Indexing Solutions

Written by Helen Glenn Court
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Indexing solutions have always been at the core of any information system, for the simple reason that the index is what identifies a document. This was true in the era of dusty archives, library stacks, endless rows of file cabinets, manila folders, and index cards. It's just as true in the electronic information management systems of today.

The rapid advance of sophisticated computer technology and software applications has changed the way information is searched, used, distributed, maintained, and archived in one respect only. Physical or geographical location is incidental. Information is at your fingertips, ready to be accessed at a moment's notice, and archived afterwards just as quickly. Software search applications, whether they're local to a network infrastructure or Internet based, enable pinpoint searches based on incredibly scanty information, as little as a single metadata index field.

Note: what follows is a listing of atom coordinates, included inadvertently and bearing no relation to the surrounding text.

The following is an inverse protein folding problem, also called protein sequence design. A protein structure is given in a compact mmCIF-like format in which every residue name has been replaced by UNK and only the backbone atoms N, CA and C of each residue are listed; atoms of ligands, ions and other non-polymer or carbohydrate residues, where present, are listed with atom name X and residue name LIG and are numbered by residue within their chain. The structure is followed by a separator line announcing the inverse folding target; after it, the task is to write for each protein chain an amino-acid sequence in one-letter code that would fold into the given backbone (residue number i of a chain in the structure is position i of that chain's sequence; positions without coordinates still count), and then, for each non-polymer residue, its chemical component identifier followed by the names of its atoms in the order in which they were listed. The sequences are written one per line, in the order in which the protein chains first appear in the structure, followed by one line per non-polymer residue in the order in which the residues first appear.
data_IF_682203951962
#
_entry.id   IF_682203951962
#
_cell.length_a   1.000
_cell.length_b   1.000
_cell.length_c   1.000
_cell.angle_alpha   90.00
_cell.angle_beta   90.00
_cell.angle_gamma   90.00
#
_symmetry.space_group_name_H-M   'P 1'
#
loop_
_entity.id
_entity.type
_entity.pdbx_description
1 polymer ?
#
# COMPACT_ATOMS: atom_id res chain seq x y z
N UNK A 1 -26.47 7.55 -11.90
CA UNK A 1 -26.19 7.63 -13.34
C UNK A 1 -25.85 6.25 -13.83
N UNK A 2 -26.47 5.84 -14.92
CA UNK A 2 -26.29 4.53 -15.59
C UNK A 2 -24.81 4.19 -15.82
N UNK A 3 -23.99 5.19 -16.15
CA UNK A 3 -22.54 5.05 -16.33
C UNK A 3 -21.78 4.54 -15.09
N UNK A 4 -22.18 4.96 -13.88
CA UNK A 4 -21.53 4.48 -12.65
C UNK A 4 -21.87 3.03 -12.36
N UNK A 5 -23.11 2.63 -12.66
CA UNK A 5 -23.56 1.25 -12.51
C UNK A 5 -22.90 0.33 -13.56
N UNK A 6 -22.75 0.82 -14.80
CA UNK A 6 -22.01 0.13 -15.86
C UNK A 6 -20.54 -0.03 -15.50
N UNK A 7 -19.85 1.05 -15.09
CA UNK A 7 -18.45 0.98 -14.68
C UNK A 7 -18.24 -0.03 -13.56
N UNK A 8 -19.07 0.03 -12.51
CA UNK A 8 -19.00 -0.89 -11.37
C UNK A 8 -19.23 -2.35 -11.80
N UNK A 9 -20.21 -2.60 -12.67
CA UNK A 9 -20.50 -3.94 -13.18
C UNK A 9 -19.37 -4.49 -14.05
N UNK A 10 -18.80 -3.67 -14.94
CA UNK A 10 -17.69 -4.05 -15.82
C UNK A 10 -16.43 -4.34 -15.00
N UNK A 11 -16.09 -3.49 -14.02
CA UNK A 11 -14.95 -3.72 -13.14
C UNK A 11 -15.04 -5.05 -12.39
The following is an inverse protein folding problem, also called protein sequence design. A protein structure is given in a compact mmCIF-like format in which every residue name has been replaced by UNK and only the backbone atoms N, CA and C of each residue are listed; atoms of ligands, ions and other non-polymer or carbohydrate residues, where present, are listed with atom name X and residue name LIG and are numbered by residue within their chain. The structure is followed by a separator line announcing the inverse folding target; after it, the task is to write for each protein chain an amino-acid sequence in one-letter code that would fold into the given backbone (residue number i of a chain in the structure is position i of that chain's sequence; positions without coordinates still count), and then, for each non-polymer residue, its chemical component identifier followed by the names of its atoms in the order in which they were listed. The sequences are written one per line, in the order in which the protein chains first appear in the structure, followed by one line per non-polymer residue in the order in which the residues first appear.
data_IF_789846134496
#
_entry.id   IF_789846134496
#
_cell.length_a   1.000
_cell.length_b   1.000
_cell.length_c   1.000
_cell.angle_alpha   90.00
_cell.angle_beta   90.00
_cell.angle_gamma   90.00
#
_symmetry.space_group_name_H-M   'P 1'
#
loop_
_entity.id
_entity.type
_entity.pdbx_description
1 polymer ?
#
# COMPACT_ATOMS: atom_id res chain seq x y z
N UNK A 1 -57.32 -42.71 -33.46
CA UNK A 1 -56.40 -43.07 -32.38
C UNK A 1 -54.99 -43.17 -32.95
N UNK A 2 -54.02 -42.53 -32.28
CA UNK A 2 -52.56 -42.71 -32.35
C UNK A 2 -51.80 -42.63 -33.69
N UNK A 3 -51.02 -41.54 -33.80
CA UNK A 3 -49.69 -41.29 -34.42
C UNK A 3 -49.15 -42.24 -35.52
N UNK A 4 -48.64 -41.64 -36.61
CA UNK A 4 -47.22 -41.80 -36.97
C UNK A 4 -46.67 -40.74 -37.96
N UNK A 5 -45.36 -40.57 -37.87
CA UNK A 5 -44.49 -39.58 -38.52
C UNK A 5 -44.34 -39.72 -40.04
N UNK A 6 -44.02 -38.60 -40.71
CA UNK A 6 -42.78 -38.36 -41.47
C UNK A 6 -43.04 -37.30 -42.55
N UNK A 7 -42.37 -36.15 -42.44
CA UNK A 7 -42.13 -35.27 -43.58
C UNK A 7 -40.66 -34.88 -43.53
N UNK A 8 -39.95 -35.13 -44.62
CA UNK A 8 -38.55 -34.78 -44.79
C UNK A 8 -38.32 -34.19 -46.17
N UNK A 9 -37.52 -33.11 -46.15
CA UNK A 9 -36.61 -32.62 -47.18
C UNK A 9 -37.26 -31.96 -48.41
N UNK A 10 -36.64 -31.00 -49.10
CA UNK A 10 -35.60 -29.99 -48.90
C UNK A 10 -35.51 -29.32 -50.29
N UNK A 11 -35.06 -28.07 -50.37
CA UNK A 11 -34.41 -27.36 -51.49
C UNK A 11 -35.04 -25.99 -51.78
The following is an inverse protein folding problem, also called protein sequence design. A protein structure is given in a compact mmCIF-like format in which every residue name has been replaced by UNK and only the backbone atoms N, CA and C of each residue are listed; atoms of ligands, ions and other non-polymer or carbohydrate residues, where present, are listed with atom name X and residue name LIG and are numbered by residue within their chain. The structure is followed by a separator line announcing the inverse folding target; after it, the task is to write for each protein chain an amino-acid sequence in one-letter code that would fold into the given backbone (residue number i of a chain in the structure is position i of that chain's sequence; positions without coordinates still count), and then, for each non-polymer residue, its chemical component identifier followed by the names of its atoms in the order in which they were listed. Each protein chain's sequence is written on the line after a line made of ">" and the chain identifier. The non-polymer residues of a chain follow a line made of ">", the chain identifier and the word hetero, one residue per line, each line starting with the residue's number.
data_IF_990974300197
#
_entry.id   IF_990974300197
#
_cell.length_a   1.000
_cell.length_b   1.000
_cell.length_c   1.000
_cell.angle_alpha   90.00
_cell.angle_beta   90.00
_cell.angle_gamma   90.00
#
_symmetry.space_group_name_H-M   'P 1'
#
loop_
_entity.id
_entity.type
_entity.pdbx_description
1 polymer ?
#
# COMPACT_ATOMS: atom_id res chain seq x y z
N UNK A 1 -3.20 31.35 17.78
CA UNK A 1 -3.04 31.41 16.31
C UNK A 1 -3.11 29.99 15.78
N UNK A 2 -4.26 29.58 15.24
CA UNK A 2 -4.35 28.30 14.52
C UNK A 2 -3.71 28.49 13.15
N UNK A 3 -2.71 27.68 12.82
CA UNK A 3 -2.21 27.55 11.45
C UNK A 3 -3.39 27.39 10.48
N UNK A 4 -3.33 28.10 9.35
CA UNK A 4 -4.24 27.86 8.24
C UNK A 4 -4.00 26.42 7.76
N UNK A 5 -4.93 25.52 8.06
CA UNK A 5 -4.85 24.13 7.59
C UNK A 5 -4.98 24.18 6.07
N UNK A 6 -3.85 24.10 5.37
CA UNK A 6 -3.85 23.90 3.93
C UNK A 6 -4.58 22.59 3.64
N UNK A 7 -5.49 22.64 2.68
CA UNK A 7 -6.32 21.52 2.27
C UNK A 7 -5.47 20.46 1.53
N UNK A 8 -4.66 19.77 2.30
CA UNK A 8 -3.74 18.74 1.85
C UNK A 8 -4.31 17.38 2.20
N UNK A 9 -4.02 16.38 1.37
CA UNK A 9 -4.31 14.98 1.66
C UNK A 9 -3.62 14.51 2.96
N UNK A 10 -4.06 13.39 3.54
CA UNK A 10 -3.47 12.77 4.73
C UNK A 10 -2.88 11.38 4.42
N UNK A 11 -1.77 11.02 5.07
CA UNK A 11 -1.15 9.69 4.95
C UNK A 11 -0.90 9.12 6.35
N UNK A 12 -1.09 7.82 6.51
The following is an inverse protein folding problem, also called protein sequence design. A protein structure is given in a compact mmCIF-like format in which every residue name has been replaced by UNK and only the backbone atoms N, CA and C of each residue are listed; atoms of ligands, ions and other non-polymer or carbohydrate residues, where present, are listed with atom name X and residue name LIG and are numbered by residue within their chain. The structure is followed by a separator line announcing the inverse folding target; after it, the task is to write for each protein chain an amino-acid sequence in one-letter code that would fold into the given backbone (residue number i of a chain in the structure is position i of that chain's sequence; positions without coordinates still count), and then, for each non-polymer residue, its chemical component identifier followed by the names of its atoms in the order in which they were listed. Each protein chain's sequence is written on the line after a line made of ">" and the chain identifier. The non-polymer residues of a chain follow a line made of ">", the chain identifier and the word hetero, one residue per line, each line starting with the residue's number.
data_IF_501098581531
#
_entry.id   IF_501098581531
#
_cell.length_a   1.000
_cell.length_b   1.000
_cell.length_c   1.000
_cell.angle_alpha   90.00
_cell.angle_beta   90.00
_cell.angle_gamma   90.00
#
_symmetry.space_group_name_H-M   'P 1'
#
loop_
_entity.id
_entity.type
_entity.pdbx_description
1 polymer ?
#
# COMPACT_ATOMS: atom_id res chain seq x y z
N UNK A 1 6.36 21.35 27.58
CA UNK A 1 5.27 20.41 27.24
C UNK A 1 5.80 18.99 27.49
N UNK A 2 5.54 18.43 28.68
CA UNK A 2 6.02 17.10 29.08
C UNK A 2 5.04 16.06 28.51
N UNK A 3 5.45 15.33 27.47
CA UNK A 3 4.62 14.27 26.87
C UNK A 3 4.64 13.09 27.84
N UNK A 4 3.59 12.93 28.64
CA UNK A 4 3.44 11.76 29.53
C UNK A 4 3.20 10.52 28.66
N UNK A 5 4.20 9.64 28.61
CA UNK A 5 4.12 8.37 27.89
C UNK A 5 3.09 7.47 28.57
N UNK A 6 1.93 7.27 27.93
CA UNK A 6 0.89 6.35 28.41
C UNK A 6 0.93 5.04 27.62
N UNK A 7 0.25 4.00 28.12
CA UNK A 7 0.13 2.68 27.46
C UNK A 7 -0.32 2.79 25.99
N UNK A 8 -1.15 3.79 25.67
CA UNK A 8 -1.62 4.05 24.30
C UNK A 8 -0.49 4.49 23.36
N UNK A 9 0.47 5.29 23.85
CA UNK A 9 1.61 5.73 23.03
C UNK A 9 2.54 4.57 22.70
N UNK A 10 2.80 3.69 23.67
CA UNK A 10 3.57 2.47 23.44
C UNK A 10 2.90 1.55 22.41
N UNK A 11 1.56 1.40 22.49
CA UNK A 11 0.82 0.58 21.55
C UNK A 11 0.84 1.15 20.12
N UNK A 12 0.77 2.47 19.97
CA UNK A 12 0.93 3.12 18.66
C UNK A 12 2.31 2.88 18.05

What's in an index then, that enables this ready access and leaves file clerks with a completely different set of responsibilities than in the days of Charles Dickens and Victorian England? Common criteria in indexing solutions include document name, creation date, author, subject matter, project, file type, keywords, and status. Some organizations, and law firms are a classic example, might use as many as 100 index fields. An index is, in fact, a file's fingerprint.

How Indexing Solutions Work

There are two basic types of electronic searches. The first is field-based, and the second is full text. A combination of these two is generally considered ideal in most indexing solutions. Field-based searches are conducted only on the indexing metadata linked to the file. Full text searches search the contents of a file for the search term, using an inverted index--a table in which the rows are document names and the columns are words.

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